88. We've Been Invaded!!

Mothra Queen Mothra GIF from Mothra GIFs Friday 7/8- Have you ever heard of pantry moths? If you haven’t, count yourself VERY lucky! If you have heard of them, I sure hope that it wasn’t because you had to deal with them, because we’re here to tell you THEY SUCK!! Pantry moths are something completely different from the moths that you see outside at night and are attracted to the light, or even the ones that can eat your clothes. Pantry moths are attracted to your food instead, namely grains like flour, pasta, and things like that. BUT we also learned that once they have taken up residence in your cupboard, they aren’t picky and will get into anything that they can. We also learned that these nasty things can get into things that you wouldn’t think they should be able to. Let’s go back to the beginning for a second, though. Way back in March when we first moved in and Taylor & Dylan were here visiting, we noticed these little moths all over in our kitchen. There would al

66. A Car Guy in Costa Rica: Yearly Inspection

Thursday 2/17 – Today started off the same way Monday-Wednesday did, but today Ramie only worked down at the house for about half of the day. He made it through a lot of what he could do and now was waiting for other people to get work done before he could keep going with his projects. He also had an appointment with Randall this evening to go get our car inspected.


What? Car inspected? What do you mean? Well, here in Costa Rica, every year or 2 (depending on the age and type of vehicle you have) you have to get your car inspected for what they call Riteve. The month you have to do it in is based on the last number of your license plate and ours is due by the end of March. You have to have an appointment to get this done, so sometimes planning ahead by a few weeks isn’t a bad idea. Randall, the car guy that has been helping us out with car things (and also the same guy who helped us pick up our appliances and handles the warehouse where our things were shipped to and are currently stored at) in addition to all of the other things that he does, also does Riteve appointments. He will take your car, drive it to San Isidro where the Riteve center is, bring it through the inspection, and drive it back. Loren has him do this every year for his car and his ATV (yes, ATVs have to go through this too. Basically, any vehicle that drives on the road has to do this inspection including heavy equipment). Anyway, Ramie had asked Randall to make an appointment for us that worked for his schedule, and Ramie was going to go with him. He would still have Randall drive and take care of everything since he knew exactly what had to be done, but Ramie wanted to go along to learn what all of this was about. The appointment was for 4:30 this evening.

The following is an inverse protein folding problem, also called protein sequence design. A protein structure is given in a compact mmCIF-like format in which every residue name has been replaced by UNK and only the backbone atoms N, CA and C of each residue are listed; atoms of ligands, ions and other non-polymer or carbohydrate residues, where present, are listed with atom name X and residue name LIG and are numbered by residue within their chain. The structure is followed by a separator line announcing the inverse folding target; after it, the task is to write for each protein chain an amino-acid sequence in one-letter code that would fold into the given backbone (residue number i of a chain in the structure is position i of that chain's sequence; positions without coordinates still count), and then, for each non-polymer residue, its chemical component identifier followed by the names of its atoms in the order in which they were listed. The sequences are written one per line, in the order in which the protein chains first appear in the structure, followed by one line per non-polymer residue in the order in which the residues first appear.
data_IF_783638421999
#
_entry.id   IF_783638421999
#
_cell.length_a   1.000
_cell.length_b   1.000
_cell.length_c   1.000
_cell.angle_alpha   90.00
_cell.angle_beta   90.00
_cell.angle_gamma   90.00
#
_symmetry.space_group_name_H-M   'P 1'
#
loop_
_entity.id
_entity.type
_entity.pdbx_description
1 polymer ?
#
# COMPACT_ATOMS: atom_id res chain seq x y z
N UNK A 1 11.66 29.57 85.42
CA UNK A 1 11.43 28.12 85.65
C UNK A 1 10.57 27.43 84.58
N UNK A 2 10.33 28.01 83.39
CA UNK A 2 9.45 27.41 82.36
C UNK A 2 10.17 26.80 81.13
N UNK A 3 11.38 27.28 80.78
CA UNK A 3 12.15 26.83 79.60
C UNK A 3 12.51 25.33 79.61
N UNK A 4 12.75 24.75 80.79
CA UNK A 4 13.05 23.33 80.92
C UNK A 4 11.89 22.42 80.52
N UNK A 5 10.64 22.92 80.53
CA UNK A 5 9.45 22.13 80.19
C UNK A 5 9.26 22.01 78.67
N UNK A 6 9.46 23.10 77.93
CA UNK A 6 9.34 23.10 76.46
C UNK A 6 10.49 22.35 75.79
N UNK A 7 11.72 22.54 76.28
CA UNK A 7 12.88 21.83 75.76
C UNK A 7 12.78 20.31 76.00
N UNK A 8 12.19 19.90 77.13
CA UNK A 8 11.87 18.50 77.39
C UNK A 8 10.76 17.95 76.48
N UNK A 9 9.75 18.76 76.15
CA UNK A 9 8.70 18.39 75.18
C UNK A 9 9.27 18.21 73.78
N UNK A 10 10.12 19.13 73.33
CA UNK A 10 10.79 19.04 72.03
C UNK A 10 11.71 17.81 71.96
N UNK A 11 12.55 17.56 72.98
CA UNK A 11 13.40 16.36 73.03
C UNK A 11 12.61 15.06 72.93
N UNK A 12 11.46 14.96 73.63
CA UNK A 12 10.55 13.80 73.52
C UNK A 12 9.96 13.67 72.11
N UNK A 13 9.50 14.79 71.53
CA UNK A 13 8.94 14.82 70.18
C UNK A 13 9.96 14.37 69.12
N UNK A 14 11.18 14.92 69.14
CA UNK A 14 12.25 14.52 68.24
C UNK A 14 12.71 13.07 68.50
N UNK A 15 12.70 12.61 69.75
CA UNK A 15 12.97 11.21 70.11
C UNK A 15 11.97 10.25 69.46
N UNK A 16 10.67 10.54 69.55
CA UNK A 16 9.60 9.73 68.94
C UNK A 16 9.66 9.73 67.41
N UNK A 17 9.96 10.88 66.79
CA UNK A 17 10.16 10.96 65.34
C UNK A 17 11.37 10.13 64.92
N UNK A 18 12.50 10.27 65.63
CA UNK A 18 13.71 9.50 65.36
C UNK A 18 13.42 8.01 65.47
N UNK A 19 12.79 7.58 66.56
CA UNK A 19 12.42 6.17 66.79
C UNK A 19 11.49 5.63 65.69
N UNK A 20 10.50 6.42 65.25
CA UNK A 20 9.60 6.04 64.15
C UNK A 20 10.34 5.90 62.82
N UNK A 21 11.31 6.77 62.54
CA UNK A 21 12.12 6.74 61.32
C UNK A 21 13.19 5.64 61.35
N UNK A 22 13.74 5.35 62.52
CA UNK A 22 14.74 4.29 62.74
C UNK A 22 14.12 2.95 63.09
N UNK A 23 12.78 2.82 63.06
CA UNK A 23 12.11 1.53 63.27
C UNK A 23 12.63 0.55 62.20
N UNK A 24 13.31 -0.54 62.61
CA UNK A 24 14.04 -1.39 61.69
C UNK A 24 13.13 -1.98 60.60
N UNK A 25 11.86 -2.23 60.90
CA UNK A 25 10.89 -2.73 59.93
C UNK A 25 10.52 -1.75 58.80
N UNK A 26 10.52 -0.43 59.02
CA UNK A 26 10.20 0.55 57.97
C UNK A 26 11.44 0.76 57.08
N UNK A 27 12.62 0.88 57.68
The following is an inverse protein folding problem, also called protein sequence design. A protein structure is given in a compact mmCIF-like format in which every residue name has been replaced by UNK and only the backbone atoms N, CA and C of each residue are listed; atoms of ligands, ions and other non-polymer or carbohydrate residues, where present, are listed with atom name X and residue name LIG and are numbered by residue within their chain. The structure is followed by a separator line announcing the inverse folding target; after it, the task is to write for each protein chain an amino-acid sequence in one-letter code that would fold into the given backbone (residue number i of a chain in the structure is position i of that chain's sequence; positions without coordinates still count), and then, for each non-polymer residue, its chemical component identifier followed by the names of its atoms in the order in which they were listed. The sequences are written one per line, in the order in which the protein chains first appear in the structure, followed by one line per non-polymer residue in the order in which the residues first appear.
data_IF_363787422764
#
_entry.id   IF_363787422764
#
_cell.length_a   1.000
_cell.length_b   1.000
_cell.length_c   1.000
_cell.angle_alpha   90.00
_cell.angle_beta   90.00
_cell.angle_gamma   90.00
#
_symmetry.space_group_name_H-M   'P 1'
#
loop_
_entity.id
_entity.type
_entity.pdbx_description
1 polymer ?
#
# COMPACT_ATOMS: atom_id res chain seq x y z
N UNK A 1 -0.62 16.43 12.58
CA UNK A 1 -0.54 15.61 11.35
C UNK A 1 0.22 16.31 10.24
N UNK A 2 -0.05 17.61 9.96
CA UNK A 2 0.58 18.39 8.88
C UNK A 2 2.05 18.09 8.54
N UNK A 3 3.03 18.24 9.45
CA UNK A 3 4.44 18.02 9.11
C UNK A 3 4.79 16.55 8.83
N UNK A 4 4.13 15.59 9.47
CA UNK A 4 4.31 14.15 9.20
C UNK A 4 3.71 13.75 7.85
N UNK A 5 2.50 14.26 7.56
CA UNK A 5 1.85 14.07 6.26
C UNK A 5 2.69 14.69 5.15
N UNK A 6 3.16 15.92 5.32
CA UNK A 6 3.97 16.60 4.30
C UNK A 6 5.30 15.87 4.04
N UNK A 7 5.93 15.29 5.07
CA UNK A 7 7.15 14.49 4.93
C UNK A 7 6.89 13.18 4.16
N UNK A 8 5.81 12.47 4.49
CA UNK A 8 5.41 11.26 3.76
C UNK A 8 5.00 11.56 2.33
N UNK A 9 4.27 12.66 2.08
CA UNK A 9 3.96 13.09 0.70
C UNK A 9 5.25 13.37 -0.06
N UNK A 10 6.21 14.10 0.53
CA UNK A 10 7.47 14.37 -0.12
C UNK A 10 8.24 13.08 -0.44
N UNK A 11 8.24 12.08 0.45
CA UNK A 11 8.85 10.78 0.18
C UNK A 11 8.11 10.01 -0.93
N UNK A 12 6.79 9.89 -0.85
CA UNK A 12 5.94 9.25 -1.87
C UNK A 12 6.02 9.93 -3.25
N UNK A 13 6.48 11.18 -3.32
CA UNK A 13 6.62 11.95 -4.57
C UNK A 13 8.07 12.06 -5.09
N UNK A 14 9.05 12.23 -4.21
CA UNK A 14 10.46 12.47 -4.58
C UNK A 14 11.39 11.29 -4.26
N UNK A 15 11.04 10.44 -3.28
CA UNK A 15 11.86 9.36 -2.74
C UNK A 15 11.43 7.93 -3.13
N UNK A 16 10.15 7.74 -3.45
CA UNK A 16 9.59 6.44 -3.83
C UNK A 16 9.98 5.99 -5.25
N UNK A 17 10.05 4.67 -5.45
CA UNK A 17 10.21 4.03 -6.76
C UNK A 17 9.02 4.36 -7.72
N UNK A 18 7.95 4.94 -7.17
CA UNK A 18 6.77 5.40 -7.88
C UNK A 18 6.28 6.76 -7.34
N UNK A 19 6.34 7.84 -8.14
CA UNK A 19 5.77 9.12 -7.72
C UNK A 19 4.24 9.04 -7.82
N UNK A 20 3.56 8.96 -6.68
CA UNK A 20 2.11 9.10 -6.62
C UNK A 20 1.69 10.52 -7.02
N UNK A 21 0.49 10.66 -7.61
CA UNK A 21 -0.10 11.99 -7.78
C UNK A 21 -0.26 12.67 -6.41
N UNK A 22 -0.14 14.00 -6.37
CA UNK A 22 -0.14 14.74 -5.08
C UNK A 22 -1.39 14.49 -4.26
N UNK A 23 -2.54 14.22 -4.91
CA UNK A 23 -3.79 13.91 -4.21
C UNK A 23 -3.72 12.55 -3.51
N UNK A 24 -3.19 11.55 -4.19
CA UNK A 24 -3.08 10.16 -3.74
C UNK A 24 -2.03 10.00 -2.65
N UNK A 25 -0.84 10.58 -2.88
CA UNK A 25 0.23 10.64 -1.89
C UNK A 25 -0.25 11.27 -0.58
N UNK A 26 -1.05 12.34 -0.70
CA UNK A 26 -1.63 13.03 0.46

Ramie drove to Randall’s place around 3:30pm in order to make it to the appointment on time. Randall says he only schedules appointments this late in the evening for vehicles that he knows will pass.  The terrible truth is that I guess we’re good at proving people wrong! Wait, what do you mean? Well I’ll let Ramie tell you the story now..

(RAMIE) Hey everyone, guess it's my turn to type for a bit. So here is the process for vehicle inspection here in Costa Rica. They have these inspection centers in most major areas of Costa Rica and a few “traveling centers” that they set up for a day or two in other locations. The process was interesting to say the least. You pull up to the inspection center and park. You have to have an appointment as mentioned and you also have to have your vehicle title and the prior year inspection receipt. You start by going in and paying for your appointment. The price varies on the type of vehicle you have inspected. I want to say it cost us around $26. Once you pay you get a receipt, and you get in your vehicle and drive it around to the end of the building and enter it. They have about 6-7 different inspection stations inside the building each doing a different inspection of your vehicle. 

Parked and going in to pay

-The first station they will ask you to pop your hood and check your oil. Why? I really don't know, but they also have you test the horn, turn signals, brake lights, check that all your seat belts actually buckle and probably some other things I couldn't see or understand as they were talking to Randall of course in Spanish.

 

 

-The next station you pull onto checks your alignment. The factory specs of your vehicle appear on the screen and somehow read it and put up your current alignment. I didnt see any lasers and not sure how it knows, but it was interesting.

-The station after this, I’ll call a bounce pad. You drive onto it and it will start a random bounce of your suspension. It's checking to make sure that your shocks are in good order. Quite interesting as you are bouncing in your car without really moving. 

Front Suspension test was in red. The blue that overlaps the red is the rear and has to be close to the front to pass

-The next station they test your brakes. We pulled onto a large rolling drum (similar to a chassis dyno for you car nuts). As the drum tries to speed up, you slowly apply your brakes to stop the drop from spinning. You then drive forward and do the rear brakes the same way. When we did the front brakes we actually rolled off the drum and had to drive back onto it and do it again. Randall said that is pretty common. There is also a screen you can watch to see how your front and rear brakes compare to each other. Randall said that they have to be close to the or you don't pass. 

-The station after that you drive over a pit where there is a person with a camera. They inspect your brake lines and entire underside of the vehicle. There was also a test they performed where you had to load your drive train. Basically put it in gear and press on the gas. It engages the driveshaft and axles and they check the u-joints and such. They also asked us to rev up the vehicle in park to a certain RPM, I assume to check the emissions.